The ‘90s and ‘00s were the golden eras for music, sports, and fashion. And just like with all art and culture, trends and styles have shifted and evolved over time — and footwear is no exception. From the Air Max 1 to the Air Jordan 5, take a trip down memory lane as we pay homage to the most iconic sneakers from the 1990s and early 2000s.  

The ‘90s

Nike Air Max 90 Infrared

The Air Max 90 series is about as household as it gets. Introduced in 1990, as the name would imply, the Air Max 90 soon became one of Nike’s flagship sneakers following the success of the Air Max 1. Designed by the legendary Tinker Hatfield, the Nike Air Max 90 Infrared colourway was — and still is — considered one of the most iconic colour schemes from the collection. Making a timely comeback in 2020, the fusion of fabrics complemented by visible air bubbles gives this sneaker its OG feel.

Air Jordan 5 Racer Blue

One of Nike’s earliest silhouettes of the decade, the Air Jordan 5 was first introduced to the sneaker scene in 1990. Popularised by the American sitcom, The Fresh Prince of Bel Air, this sought-after shoe shot to instant success thanks to its eye-catching shark-tooth design and chunky frame. Now a certified crowd favourite, the AJ5 was brought back in 2000 with new iterations hitting the shelves, including the Air Jordan 5 Racer Blue. Easy to style courtesy of the clean black and blue colourway, it’s a timeless choice for your daily rotation.

Nike Air Max 95 OG Neon

Five years later, Nike changed the game once again. Enter: the Nike Air Max 95. Originally created for more powerful runners, its sturdy make-up and maximum cushioning set it apart from sneakers of the past. The Air Max 95’s design takes inspiration from the human body with each section representing a different part of the anatomy — the spine outsole, a rib-inspired lacing system and a blend of mesh and suede to represent the muscles.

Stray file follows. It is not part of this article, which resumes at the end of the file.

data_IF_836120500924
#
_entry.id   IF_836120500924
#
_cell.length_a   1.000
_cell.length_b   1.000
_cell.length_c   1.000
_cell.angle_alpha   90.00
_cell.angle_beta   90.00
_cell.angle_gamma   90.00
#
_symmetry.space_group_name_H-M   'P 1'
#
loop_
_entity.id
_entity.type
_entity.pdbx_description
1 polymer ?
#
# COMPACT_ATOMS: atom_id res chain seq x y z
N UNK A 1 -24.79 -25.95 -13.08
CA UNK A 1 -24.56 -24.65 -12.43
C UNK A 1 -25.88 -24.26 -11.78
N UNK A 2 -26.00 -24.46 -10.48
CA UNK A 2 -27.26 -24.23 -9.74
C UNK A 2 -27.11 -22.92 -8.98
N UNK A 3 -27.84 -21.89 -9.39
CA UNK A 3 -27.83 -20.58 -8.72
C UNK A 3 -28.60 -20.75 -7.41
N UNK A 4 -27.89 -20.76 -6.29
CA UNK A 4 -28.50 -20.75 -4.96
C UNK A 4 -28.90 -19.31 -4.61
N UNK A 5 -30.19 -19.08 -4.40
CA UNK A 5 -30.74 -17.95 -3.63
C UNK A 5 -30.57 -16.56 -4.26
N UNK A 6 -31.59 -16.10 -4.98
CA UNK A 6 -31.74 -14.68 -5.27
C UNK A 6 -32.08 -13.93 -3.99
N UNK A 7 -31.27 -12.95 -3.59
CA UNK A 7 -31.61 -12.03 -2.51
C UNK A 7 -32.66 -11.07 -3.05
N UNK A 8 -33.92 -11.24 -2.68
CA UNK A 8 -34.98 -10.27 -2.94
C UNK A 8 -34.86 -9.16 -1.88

In 2020, the Nike Air Max 95 OG Neon was released in celebration of the 25th anniversary of the legendary silhouette. Arriving with all the classic details, including the OG Neon colourway, this sneaker delivers a look that’s impossible to forget.

Nike Air Max 97 Triple Black

With the heritage of Nike’s 97 silhouette spanning 20 years, the Air Max 97 has undoubtedly earned its place in the history books. Famously inspired by Japan’s bullet trains, this streamlined sneaker was the first to house a full-length Air system, equipping it with unrivalled comfort and optimised support. Unsurprisingly, 2019’s Nike Air Max 97 Triple Black is equally as iconic as the original. Maintaining much of the style and shape, the wave pattern remains at the forefront of the design, balanced by a hidden lacing system and miniature Nike Swooshes on the side panels.

The ‘00s

New Balance 2002R Black

Pulled from the Boston brand’s archives, the New Balance 2002R updates the original and once-forgotten silhouette from 2010. Versatile and durable, this latest iteration — the New Balance 2002R Black — lives up to its “dad shoe” reputation with a chunky silhouette, instantly recognisable branding and a washed-out design. The expertly designed sole offers support where your foot needs it most, while textured tread provides maximised traction. A worthy contender for the most comfortable kick on the market, the New Balance 2002R deserves a spot in every collection. 

Nike Air Max BW White Violet

Dubbed the “Big Window” thanks to its sizeable Air-Sole unit in the heel, the Air Max BW is an immensely popular model in the Air Max family, and it’s easy to see why. A crowd favourite for sneaker fans, the shoe gained traction in the UK when it was popularised by the London grime scene — in particular, by rapper Dizzee Rascal, who even donned a pair on the cover of his debut album. The grime star would then go on to collaborate with Nike on a limited-edition BW range, securing the Air Max’s place within the music industry. Today’s BW, the Nike Air Max BW White Violet, bridges the gap between old and new with the original Persian Violet colourway decorating the sole, eyestays and Swoosh.

Nike Dunk Low Retro Black White

Despite launching in the ‘80s, the Nike Dunk’s legacy truly kickstarted in the 1990s and 2000s. Adopted by musicians, skateboarders and sneaker fans alike, it quickly became one of the most in-demand silhouettes of the decade, especially once Nike began collaborating with the likes of Futura and Supreme. Fast forward to present day and the Nike Dunk is still as popular as ever.  Case and point? The Nike Dunk Low Retro Black White. With an all-leather upper, a perforated toe box and a sleek design, there’s no denying the Dunk stands the test of time.